discarded lies: friday, september 22, 2017 5:53 am zst
woe is we
daily archive: 01/01/2006
evariste in Discarded Lies:
How a sympathetic German sees us
These are a German's observations of American life. It's definitely quite interesting throughout, and sometimes hilarious. Here are some excerpts:
The American parties are located to the right of their German counterparts. Former President Clinton for instance, a democrat, would have to be placed at the right wing of the German conservative party CDU. Some people at the right end of the American Republican party are so radical that they would probably be under surveillance in Germany.

Prostitution, anal sex, and zoophily are not illegal in Germany but are illegal in many US states (prohibitions against anal sex were struck down by the Supreme Court in 2003 however).

Many American cookers arrange the controls in a brain-dead way behind the hotplates, so that one constantly has to reach over the boiling foods. In Germany, the controls are at the front side.

The quality of the plastic bags you get in super markets is incredibly poor, so much so that they often give you a double plastic bag with a paper bag inside.

It is interesting to note that in Germany only people critical of capitalism use the term "capitalism", while in the US only people critical of socialism use the term "socialism".

The American system actively discourage confessions; if a suspect confesses, he or she will get the same punishment as if convicted by a jury. In Germany, a confession normally results in a much lower punishment.

The system of laws in the US is much more Byzantine and complicated than that in Germany. The German criminal code is a little booklet which one can easily read and understand in one afternoon, while the criminal section of the U.S. code comprises several thick volumes. And this is only the federal level; the states and even the local jurisdictions in the US pile on their own layers of criminal codes. On top of all that there's the "common law" which is a rather ill defined body of rules that isn't written down anywhere and that is the result of prior court decisions sometimes going back to England several hundred years ago. Common law is mostly used in civil cases and its importance has been decreasing in recent years. In Germany, only the federal government issues a criminal and civil code and there is no common law layer.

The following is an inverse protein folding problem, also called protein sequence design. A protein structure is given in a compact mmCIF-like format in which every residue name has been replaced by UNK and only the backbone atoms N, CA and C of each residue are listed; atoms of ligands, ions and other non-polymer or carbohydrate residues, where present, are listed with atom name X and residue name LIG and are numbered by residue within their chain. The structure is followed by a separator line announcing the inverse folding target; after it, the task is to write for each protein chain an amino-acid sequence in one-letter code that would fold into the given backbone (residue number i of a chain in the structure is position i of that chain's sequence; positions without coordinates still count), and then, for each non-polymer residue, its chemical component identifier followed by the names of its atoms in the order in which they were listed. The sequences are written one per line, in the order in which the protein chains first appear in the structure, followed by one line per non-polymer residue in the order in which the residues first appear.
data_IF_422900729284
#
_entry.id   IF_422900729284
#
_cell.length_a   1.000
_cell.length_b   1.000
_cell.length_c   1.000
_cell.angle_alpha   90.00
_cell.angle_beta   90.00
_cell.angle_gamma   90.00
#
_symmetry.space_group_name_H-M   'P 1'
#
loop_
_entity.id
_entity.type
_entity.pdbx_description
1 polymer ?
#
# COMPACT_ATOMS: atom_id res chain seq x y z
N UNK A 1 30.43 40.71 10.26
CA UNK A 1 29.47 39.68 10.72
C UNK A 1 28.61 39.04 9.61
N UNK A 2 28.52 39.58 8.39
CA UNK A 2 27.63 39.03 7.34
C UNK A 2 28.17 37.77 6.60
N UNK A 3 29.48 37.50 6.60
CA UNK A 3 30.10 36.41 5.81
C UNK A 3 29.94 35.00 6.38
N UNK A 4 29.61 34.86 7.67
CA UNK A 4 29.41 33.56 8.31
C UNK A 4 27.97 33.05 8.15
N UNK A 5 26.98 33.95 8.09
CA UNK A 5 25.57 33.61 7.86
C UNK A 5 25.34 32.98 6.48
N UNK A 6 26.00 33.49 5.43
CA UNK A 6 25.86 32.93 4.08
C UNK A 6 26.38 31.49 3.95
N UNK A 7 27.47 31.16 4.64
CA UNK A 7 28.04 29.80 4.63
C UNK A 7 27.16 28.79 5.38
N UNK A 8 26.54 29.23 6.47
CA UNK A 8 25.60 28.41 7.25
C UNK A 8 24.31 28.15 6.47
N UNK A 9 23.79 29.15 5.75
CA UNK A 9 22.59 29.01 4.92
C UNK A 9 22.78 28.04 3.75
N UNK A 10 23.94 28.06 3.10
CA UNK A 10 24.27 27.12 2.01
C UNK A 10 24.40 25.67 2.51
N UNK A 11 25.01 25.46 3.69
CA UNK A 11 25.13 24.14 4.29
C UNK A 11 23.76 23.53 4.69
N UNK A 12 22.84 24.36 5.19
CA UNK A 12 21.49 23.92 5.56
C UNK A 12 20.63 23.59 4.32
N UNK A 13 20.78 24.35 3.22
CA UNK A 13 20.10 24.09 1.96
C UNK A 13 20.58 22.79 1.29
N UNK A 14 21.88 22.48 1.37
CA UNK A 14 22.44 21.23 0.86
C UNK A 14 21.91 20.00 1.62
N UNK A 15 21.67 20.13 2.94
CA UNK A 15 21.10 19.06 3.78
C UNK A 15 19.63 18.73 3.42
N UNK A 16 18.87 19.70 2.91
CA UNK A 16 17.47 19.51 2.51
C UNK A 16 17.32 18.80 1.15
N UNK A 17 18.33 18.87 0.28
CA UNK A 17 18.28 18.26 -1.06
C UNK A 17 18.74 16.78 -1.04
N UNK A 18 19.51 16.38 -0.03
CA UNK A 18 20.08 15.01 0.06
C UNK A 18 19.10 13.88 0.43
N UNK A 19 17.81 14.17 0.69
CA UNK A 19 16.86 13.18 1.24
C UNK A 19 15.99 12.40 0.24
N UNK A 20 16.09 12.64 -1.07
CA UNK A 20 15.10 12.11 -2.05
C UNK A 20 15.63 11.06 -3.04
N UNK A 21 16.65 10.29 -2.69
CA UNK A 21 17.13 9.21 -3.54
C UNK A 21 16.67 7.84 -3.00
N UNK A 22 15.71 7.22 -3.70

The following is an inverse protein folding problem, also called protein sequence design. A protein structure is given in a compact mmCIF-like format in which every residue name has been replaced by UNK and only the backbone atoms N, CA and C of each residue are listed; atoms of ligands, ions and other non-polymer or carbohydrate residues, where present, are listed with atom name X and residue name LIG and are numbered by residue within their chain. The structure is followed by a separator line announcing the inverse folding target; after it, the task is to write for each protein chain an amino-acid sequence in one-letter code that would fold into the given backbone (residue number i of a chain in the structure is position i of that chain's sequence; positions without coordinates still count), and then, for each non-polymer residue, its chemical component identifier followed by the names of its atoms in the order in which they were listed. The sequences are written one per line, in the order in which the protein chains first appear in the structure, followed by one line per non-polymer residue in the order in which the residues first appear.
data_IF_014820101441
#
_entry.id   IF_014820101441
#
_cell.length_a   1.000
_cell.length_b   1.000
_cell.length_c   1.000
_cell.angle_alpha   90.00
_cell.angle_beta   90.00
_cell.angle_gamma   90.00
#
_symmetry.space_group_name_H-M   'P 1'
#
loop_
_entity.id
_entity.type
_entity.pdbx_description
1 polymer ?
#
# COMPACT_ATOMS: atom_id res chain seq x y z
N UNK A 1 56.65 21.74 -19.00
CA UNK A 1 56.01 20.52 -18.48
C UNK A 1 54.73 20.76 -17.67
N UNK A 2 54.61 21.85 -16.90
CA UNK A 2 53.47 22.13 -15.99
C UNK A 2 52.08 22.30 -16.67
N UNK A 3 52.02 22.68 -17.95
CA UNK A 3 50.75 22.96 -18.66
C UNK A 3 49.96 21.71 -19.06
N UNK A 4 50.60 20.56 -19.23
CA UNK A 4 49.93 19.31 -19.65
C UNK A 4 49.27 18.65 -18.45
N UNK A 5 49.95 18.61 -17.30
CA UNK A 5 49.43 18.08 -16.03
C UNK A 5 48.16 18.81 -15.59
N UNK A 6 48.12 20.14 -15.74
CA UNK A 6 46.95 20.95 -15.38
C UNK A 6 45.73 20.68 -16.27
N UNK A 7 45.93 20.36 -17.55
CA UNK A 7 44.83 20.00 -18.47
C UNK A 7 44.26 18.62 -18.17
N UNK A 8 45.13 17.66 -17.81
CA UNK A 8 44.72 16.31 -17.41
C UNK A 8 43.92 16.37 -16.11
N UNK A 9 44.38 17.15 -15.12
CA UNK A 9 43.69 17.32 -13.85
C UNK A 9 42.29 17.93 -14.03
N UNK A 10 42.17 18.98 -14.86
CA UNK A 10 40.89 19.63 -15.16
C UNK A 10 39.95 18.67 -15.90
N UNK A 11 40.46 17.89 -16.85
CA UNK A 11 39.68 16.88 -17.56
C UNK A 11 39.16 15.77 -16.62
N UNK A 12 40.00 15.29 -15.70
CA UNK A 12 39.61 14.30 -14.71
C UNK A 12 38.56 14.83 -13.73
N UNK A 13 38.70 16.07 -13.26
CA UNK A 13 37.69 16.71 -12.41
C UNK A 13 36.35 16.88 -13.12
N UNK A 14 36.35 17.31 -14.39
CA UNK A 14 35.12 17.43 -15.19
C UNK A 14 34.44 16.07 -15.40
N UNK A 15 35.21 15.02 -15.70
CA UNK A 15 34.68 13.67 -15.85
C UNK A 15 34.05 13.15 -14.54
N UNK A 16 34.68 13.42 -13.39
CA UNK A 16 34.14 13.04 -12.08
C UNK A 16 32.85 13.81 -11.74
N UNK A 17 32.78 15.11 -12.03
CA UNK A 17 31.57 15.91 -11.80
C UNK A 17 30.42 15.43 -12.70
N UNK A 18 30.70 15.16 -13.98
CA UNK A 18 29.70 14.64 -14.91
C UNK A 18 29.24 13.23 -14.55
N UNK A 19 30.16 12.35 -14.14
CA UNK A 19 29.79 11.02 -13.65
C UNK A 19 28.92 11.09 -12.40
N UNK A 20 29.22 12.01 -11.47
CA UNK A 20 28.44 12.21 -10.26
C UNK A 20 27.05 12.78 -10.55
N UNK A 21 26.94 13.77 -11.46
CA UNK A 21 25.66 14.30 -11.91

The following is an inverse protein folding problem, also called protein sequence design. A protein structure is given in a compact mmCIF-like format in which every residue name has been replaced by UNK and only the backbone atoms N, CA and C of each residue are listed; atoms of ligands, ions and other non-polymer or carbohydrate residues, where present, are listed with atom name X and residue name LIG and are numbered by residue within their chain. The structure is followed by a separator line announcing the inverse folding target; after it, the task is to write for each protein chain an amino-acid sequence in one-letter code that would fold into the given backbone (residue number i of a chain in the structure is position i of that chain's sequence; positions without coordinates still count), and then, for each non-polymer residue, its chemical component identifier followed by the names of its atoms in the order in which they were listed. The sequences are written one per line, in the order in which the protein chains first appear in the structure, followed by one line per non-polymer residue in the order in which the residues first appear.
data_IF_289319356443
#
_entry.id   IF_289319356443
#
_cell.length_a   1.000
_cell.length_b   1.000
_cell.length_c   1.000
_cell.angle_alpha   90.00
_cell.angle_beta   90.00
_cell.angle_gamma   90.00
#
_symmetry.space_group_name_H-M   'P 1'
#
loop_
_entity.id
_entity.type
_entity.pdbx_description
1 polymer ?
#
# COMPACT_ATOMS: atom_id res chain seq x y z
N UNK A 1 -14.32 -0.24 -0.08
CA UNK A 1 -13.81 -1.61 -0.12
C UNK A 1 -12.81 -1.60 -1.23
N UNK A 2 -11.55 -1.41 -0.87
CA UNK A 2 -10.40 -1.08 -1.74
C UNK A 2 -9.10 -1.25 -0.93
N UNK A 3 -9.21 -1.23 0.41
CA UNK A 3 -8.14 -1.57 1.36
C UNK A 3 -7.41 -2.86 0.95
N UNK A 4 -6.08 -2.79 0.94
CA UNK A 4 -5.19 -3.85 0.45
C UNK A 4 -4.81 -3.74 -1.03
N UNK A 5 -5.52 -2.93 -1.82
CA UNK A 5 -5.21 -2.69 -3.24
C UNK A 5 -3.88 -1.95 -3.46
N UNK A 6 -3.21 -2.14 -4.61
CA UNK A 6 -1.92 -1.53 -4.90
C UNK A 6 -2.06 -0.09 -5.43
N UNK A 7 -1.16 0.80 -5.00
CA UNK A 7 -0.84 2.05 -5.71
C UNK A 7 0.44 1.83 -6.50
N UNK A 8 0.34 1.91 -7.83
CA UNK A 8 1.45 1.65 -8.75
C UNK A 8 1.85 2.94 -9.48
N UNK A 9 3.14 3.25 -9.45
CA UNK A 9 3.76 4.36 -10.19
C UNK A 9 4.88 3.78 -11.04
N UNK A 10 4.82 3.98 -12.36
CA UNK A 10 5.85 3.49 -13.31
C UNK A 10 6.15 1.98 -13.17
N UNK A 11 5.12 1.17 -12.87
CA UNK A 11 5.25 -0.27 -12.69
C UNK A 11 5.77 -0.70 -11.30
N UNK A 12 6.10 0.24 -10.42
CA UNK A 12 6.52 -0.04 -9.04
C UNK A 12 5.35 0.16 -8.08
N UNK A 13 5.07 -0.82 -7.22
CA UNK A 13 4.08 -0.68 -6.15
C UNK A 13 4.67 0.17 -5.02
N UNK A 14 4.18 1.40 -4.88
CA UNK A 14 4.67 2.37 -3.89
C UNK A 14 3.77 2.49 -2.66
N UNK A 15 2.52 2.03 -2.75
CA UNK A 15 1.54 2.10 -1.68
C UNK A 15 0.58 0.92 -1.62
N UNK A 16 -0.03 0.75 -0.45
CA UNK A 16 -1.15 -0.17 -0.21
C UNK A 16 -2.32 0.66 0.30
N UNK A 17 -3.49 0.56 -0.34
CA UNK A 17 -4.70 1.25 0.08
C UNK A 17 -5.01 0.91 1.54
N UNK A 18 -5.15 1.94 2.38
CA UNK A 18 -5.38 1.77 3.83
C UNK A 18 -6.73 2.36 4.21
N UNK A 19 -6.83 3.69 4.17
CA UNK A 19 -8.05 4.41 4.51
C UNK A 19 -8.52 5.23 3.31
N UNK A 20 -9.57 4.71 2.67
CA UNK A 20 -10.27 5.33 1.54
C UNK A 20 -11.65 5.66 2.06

The civil and criminal codes are more transparent in Germany; however, the rules and regulations that apply to businesses are issued and enforced by various different bureaucracies and are much more numerous and a lot harder to navigate than the American ones.

In one area, the US approach is far superior to the German (or European) one. All information and data collected or produced by government research facilities is released into the public domain, without any copyright. Be it images from the Hubble space telescope, sequence from the human genome, satellite images of environmental degradation, or cancer statistics: in America they are all completely free to the public for any purpose whatsoever. European governments are much more protective and usually give out data like these only for non-profit research purposes under specific licenses, while retaining full copyright.

If you go to a college town in the US, you will see students studying in libraries, coffee shops, book stores etc. In Germany, it's rare to find students studying in public.

Many Americans take food supplements and vitamin pills daily, something that Germans sometimes find mildly amusing: "Just eat your vegetables!"

Americans smoke a lot less than Germans and virtually all public spaces except bars are smoke free. People generally look down on smokers as losers. Americans also exercise more, typically in fitness centers, which again many Germans find slightly suspect because of the closeness to body-building, which is generally considered to be utterly ridiculous.

Only about 50% of the members of the US House of Representatives have ever left the country. For a German, this is hard to fathom. But then again, Germany is only about the size of Montana.

There is a strange parallel between the relationships Canada-US and Holland-Germany: the smaller brother looks at the bigger one and finds fault with much of what he sees, he then desperately tries to do everything better, succeeds remarkably well, but tragically, his efforts are completely ignored by his brother and the rest of the world - he is simply too small and unimportant.